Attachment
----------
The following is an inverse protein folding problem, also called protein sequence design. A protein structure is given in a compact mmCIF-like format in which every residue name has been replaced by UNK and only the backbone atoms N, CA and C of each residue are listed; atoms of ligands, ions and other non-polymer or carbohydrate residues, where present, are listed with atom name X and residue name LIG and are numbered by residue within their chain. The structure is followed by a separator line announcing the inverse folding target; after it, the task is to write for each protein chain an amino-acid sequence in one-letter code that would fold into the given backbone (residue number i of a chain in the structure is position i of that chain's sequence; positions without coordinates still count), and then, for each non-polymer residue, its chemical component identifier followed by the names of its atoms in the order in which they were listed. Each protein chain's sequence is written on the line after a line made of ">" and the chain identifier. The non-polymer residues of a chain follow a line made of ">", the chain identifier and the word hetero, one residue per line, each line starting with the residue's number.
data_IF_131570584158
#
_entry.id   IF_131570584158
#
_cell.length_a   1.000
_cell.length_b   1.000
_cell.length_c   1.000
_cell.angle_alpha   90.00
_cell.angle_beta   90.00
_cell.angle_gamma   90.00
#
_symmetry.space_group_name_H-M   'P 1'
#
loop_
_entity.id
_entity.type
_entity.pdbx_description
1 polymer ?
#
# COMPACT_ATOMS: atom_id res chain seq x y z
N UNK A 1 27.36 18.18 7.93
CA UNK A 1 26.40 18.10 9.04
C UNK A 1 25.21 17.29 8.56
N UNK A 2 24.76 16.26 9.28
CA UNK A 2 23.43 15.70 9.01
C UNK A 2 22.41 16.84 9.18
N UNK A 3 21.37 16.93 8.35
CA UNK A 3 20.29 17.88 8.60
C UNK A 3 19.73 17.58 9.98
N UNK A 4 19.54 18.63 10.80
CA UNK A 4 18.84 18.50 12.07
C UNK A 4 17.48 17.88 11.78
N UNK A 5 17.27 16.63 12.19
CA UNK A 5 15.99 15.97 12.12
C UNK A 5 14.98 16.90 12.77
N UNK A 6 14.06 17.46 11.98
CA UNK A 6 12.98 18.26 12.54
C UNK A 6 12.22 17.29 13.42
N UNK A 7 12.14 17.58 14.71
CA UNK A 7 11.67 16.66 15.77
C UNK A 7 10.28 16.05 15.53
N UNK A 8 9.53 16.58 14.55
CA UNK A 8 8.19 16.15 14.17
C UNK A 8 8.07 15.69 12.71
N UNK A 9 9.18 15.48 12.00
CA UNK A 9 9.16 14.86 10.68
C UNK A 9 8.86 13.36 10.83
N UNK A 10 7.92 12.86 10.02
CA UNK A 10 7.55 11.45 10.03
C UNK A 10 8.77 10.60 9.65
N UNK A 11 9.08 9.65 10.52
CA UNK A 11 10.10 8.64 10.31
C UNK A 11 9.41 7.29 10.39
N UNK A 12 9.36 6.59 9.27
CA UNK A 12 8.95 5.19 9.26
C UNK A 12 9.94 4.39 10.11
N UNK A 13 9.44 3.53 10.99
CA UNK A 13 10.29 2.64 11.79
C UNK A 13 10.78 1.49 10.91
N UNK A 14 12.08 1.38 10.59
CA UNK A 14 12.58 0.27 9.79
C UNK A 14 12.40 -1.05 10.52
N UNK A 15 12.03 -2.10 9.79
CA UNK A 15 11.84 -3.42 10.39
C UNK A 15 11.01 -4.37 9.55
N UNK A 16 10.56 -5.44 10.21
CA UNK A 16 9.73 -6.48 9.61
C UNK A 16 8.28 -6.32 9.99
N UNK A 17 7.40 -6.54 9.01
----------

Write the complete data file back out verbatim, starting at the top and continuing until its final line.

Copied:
The following is an inverse protein folding problem, also called protein sequence design. A protein structure is given in a compact mmCIF-like format in which every residue name has been replaced by UNK and only the backbone atoms N, CA and C of each residue are listed; atoms of ligands, ions and other non-polymer or carbohydrate residues, where present, are listed with atom name X and residue name LIG and are numbered by residue within their chain. The structure is followed by a separator line announcing the inverse folding target; after it, the task is to write for each protein chain an amino-acid sequence in one-letter code that would fold into the given backbone (residue number i of a chain in the structure is position i of that chain's sequence; positions without coordinates still count), and then, for each non-polymer residue, its chemical component identifier followed by the names of its atoms in the order in which they were listed. Each protein chain's sequence is written on the line after a line made of ">" and the chain identifier. The non-polymer residues of a chain follow a line made of ">", the chain identifier and the word hetero, one residue per line, each line starting with the residue's number.
data_IF_131570584158
#
_entry.id   IF_131570584158
#
_cell.length_a   1.000
_cell.length_b   1.000
_cell.length_c   1.000
_cell.angle_alpha   90.00
_cell.angle_beta   90.00
_cell.angle_gamma   90.00
#
_symmetry.space_group_name_H-M   'P 1'
#
loop_
_entity.id
_entity.type
_entity.pdbx_description
1 polymer ?
#
# COMPACT_ATOMS: atom_id res chain seq x y z
N UNK A 1 27.36 18.18 7.93
CA UNK A 1 26.40 18.10 9.04
C UNK A 1 25.21 17.29 8.56
N UNK A 2 24.76 16.26 9.28
CA UNK A 2 23.43 15.70 9.01
C UNK A 2 22.41 16.84 9.18
N UNK A 3 21.37 16.93 8.35
CA UNK A 3 20.29 17.88 8.60
C UNK A 3 19.73 17.58 9.98
N UNK A 4 19.54 18.63 10.80
CA UNK A 4 18.84 18.50 12.07
C UNK A 4 17.48 17.88 11.78
N UNK A 5 17.27 16.63 12.19
CA UNK A 5 15.99 15.97 12.12
C UNK A 5 14.98 16.90 12.77
N UNK A 6 14.06 17.46 11.98
CA UNK A 6 12.98 18.26 12.54
C UNK A 6 12.22 17.29 13.42
N UNK A 7 12.14 17.58 14.71
CA UNK A 7 11.67 16.66 15.77
C UNK A 7 10.28 16.05 15.53
N UNK A 8 9.53 16.58 14.55
CA UNK A 8 8.19 16.15 14.17
C UNK A 8 8.07 15.69 12.71
N UNK A 9 9.18 15.48 12.00
CA UNK A 9 9.16 14.86 10.68
C UNK A 9 8.86 13.36 10.83
N UNK A 10 7.92 12.86 10.02
CA UNK A 10 7.55 11.45 10.03
C UNK A 10 8.77 10.60 9.65
N UNK A 11 9.08 9.65 10.52
CA UNK A 11 10.10 8.64 10.31
C UNK A 11 9.41 7.29 10.39
N UNK A 12 9.36 6.59 9.27
CA UNK A 12 8.95 5.19 9.26
C UNK A 12 9.94 4.39 10.11
N UNK A 13 9.44 3.53 10.99
CA UNK A 13 10.29 2.64 11.79
C UNK A 13 10.78 1.49 10.91
N UNK A 14 12.08 1.38 10.59
CA UNK A 14 12.58 0.27 9.79
C UNK A 14 12.40 -1.05 10.52
N UNK A 15 12.03 -2.10 9.79
CA UNK A 15 11.84 -3.42 10.39
C UNK A 15 11.01 -4.37 9.55
N UNK A 16 10.56 -5.44 10.21
CA UNK A 16 9.73 -6.48 9.61
C UNK A 16 8.28 -6.32 9.99
N UNK A 17 7.40 -6.54 9.01